Yes, there’s the long-term impact of knee surgeries and head trauma, but many former professional athletes also endure another kind of body-blow: a financial one. Now a reality TV show with an unlikely host hopes to pull past players out of their poverty.
The NFL’s new collective bargaining agreement (CBA) has proposed increasing the minimum player salary from $495,000 to $510,000. You may be thinking, “That’s a ton of money,” which it is. There are, though, other important circumstances to consider when playing careers end.
While there are the rare retired athletes who land very lucrative endorsement deals, like the $130 million Michael Jordan makes annually from Nike, and the $17 million-a-year broadcasting contract former NFL quarterback Tony Romo recently secured from CBS, most former athletes’ incomes fall off a cliff. Once retired, they command only a fraction of what they earned on the field or court, partly because elite athletic competition often comes at the expense of developing other marketable job skills.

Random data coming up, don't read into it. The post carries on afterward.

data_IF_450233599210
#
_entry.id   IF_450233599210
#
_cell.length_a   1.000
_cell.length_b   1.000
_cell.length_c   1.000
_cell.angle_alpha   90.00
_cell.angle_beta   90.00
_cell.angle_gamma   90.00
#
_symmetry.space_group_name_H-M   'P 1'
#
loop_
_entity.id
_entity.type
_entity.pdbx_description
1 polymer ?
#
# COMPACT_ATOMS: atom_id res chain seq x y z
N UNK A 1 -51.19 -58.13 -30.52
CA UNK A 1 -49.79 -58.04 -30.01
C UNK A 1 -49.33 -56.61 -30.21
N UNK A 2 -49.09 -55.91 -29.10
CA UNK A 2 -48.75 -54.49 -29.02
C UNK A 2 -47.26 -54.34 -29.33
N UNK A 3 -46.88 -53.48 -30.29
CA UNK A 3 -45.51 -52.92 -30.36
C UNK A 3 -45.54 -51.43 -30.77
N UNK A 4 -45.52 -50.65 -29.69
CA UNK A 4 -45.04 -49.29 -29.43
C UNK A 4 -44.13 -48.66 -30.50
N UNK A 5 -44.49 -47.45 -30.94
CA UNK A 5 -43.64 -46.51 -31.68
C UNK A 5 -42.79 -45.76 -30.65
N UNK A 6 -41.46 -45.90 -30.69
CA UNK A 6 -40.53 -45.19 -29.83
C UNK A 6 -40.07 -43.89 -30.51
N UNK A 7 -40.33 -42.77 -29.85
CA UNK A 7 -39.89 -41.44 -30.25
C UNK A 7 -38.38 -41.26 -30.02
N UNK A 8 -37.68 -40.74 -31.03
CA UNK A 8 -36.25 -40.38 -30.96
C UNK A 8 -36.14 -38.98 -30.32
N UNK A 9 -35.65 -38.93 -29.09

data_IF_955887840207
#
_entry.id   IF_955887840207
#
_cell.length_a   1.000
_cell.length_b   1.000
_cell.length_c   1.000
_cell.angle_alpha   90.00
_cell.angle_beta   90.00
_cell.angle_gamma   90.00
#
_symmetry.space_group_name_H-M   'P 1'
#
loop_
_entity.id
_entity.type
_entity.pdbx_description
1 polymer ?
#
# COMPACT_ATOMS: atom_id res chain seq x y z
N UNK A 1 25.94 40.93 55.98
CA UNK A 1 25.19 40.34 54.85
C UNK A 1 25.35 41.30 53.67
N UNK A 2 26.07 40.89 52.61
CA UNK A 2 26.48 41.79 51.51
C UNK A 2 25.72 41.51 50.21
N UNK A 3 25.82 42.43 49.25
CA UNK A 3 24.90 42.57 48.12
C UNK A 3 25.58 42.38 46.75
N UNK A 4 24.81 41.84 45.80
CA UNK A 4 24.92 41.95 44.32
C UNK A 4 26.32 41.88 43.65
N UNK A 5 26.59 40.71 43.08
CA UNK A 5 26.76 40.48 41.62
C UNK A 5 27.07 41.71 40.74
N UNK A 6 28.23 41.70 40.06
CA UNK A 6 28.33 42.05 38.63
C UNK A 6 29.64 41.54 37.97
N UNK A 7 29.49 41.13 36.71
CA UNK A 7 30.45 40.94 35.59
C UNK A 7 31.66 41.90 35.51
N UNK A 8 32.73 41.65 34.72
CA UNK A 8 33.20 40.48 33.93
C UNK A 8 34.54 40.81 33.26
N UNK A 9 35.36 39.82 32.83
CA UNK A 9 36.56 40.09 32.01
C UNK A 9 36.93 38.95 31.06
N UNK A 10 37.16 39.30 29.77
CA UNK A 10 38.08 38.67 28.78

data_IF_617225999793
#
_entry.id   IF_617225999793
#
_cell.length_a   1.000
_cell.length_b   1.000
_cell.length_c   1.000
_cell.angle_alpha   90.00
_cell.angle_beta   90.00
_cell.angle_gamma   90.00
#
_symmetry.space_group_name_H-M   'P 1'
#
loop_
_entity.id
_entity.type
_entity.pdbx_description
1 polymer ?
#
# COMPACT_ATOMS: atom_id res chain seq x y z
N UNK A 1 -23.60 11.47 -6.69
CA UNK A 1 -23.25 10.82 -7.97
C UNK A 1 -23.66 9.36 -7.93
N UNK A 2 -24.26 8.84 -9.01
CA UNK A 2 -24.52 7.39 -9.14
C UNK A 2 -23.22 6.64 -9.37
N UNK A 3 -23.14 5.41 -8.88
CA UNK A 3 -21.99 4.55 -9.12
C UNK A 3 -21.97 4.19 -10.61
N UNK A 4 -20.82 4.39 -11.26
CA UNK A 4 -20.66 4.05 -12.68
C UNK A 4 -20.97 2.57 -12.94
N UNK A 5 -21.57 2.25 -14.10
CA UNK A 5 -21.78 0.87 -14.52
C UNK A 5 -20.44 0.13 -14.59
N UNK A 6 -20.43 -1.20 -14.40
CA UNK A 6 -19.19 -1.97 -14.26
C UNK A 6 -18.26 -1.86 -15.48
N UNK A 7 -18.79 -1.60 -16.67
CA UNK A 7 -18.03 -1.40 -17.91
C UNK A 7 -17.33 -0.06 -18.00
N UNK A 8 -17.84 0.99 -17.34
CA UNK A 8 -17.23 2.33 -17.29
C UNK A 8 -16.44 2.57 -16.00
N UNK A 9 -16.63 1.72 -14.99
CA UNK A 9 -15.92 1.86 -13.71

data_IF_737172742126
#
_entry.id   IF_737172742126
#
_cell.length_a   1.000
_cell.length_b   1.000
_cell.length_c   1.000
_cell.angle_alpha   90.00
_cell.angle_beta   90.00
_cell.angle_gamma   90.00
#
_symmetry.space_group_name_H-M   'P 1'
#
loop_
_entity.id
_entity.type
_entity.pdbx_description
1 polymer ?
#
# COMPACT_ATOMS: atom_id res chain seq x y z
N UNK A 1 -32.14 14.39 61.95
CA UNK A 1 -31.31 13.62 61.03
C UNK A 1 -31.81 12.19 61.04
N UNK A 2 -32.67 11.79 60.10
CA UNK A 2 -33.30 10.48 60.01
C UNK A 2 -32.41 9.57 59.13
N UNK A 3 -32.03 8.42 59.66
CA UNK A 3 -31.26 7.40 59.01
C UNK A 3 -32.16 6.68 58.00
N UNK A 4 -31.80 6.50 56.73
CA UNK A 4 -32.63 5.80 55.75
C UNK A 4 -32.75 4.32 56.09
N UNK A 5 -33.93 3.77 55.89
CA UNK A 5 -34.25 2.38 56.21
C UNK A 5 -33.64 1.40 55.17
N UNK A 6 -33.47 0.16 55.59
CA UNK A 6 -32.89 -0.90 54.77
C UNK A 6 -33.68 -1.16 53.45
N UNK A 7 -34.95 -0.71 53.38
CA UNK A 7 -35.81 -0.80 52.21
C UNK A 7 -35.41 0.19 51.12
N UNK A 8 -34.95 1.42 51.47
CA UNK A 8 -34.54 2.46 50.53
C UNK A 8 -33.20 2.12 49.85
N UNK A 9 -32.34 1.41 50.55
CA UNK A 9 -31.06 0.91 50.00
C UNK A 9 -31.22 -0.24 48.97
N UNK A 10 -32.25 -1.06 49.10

It’s possible to blame some athletes for spending too much and not saving enough, but it’s also true that many enter professional sports in their early twenties or even in their teens, where they may encounter corrupt financial advisors and temptations to make bad business decisions, all during playing careers that often last just a few short years.